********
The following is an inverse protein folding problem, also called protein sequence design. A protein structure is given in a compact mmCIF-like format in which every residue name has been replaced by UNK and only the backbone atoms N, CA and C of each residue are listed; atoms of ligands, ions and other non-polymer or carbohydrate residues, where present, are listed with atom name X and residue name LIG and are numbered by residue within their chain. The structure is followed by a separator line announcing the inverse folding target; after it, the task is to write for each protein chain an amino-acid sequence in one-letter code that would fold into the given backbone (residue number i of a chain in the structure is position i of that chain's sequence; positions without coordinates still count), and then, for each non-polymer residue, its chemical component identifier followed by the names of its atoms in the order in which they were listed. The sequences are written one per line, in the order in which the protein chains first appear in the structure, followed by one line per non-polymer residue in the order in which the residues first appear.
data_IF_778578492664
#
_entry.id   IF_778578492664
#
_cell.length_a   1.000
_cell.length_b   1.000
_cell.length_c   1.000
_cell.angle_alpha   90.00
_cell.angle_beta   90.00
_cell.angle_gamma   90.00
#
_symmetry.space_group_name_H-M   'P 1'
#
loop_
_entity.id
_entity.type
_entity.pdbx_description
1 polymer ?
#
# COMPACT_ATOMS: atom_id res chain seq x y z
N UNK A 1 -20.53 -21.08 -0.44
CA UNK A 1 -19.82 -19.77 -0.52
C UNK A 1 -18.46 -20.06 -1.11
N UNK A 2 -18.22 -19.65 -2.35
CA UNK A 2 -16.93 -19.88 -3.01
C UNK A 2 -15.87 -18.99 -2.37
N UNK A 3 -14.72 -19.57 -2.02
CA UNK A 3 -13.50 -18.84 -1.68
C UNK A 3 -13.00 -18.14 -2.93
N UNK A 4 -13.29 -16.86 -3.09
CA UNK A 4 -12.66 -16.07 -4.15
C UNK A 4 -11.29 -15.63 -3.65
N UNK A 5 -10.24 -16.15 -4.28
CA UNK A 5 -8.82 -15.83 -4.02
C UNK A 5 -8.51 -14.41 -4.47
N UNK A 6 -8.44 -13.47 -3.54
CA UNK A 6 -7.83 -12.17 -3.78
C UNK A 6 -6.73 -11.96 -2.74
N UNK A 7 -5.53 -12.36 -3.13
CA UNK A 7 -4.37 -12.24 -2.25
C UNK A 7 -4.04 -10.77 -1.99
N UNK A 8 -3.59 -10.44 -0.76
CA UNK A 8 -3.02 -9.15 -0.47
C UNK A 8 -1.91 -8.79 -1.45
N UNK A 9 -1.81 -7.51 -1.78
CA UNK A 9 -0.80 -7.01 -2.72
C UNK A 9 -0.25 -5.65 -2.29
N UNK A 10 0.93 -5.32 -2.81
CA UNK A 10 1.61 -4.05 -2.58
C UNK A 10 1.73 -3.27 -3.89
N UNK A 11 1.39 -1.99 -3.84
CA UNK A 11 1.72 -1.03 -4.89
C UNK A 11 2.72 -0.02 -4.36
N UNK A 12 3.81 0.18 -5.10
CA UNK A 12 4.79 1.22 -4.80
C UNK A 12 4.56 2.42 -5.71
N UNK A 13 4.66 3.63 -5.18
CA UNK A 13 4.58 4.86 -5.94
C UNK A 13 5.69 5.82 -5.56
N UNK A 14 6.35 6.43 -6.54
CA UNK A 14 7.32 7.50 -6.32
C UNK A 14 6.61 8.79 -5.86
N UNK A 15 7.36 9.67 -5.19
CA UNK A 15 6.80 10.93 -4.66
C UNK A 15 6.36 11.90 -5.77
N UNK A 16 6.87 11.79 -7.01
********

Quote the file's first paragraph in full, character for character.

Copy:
The following is an inverse protein folding problem, also called protein sequence design. A protein structure is given in a compact mmCIF-like format in which every residue name has been replaced by UNK and only the backbone atoms N, CA and C of each residue are listed; atoms of ligands, ions and other non-polymer or carbohydrate residues, where present, are listed with atom name X and residue name LIG and are numbered by residue within their chain. The structure is followed by a separator line announcing the inverse folding target; after it, the task is to write for each protein chain an amino-acid sequence in one-letter code that would fold into the given backbone (residue number i of a chain in the structure is position i of that chain's sequence; positions without coordinates still count), and then, for each non-polymer residue, its chemical component identifier followed by the names of its atoms in the order in which they were listed. The sequences are written one per line, in the order in which the protein chains first appear in the structure, followed by one line per non-polymer residue in the order in which the residues first appear.